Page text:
The energy sector is driving job growth, but not where you think
Wind, gas and storage jobs are all increasing in the energy sector, but the fastest employment growth isn’t coming from the supply side, according to the 2018 U.S. Energy and Employment Report. It’s energy efficiency that’s creating the most opportunities, the new analysis concludes in an examination of four energy-focused sectors of the U.S. economy.
The traditional energy and energy efficiency sectors, which employ about 6.5 million Americans, saw a 2% increase in jobs in 2017, or about 133,000 new positions, according to the report. A closer look at the numbers reveals they largely mirror utility sector trends, with growth focused on the advanced energy sector.
One exception is the solar sector. It lost 24,000 jobs — about 6% of the workforce — as the industry installed about 30% less in 2017 than it had the year before.
The “traditional energy sector” is made up of generation and fuels production, along with transmission, distribution and storage; the report also looks at the energy efficiency and motor vehicle sectors.
Growth in the traditional energy and efficiency sectors made up 7% of all jobs created in the United States last year. But while the overall national employment numbers are strong, former Energy Secretary Ernest Moniz, founder of the grid-edge think tank Energy Futures Initiative (EFI), believes states will remain the “focal points for solutions to many of the challenges in the energy transformation.”
The employment report was produced by EFI, working with the National Association of State Energy Officials (NASEO), after the Department of Energy opted not to continue publishing the analysis as it had done in the previous two years.
“We think states will play a very important role,” Moniz said in May at an event for the report’s rollout. In particular, he said state efforts will be vital “as more and more states can align economic development plans, energy policies and workforce development plans, in a way that I think is frankly much harder to do at a larger level.”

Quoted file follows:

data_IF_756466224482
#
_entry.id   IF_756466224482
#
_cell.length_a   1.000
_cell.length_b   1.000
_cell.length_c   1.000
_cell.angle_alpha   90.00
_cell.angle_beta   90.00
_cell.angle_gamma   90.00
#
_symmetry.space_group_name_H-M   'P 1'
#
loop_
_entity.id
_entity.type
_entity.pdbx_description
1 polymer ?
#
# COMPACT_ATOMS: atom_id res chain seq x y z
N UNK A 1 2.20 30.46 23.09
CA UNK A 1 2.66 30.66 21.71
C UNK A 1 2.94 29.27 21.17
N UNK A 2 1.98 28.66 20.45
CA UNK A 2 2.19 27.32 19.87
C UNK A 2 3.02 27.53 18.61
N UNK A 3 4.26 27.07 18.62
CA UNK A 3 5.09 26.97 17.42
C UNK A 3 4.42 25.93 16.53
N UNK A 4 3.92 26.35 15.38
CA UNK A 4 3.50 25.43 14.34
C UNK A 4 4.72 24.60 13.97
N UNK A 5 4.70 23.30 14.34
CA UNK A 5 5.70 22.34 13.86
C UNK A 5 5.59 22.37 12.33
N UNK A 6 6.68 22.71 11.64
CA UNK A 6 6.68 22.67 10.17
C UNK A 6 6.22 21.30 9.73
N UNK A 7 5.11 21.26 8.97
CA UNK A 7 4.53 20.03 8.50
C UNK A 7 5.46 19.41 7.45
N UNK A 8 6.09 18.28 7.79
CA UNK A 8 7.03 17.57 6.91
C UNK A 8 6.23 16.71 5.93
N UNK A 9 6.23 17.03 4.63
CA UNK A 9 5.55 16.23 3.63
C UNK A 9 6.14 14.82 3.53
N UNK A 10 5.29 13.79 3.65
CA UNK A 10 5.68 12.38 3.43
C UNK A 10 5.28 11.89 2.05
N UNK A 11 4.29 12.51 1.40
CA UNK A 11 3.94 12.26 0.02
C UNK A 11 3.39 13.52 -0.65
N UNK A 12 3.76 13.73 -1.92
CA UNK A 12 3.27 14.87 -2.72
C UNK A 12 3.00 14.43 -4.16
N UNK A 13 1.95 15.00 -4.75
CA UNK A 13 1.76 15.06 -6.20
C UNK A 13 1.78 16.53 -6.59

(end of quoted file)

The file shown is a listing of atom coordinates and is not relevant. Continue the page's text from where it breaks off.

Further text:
Power generation and fuels directly employed more than 1.9 million workers last year, the report concluded — a rise of 15,000 jobs over 2016.
More than half of those employed by the sector last year, about 1.1 million, worked in traditional coal, oil or gas positions, the report found. The other, almost 800,000 workers, were employed in jobs related to low-carbon emission generation technologies, including renewables, nuclear and advanced/low-emission natural gas.
On the renewables side, it was a mixed bag.
The wind industry added about 107,000 workers last year — an increase of almost 6%. On the other hand, solar energy firms shed 24,000 jobs, which is a reduction of about 6%.
It was the first decline in solar jobs in several years, the report noted, and almost two-thirds of it came from two states: California and Massachusetts.
“The reasons for this decline are still unclear, but could include an increase in labor productivity, market saturation for residential solar, and/or concern over solar panel tariffs,” the report speculated. “Meanwhile, extraction jobs in oil and natural gas have remained stable, even growing slightly, while output has increased, in a low-price environment.”
Energy efficiency is “by far the largest segment” of the energy sector, when you look at it in revenue dollars and employment, Advanced Energy Economy spokesperson Monique Hanis told Utility Dive in an email.